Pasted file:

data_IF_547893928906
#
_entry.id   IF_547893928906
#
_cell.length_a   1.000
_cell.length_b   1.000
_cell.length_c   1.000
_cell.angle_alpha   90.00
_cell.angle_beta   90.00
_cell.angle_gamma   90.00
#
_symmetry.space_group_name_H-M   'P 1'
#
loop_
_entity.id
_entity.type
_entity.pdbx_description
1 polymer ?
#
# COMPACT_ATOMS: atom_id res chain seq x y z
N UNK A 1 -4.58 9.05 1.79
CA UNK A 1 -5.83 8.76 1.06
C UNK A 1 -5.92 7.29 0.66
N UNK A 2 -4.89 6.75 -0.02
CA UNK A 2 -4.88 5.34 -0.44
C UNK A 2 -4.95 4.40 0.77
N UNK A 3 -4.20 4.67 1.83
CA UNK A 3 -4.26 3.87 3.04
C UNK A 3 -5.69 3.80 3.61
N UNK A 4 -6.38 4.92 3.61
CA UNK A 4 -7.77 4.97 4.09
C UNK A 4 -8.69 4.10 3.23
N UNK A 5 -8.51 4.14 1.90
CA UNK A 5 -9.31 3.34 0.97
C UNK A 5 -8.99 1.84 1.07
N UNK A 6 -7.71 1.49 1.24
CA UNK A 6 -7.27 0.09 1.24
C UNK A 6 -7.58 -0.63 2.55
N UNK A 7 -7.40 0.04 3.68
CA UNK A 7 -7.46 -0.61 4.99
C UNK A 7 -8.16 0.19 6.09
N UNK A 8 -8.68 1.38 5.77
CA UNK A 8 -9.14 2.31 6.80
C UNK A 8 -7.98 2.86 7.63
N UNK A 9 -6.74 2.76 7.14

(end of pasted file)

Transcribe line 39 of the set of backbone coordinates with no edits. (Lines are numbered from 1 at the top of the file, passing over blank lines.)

N UNK A 7 -7.40 0.04 3.68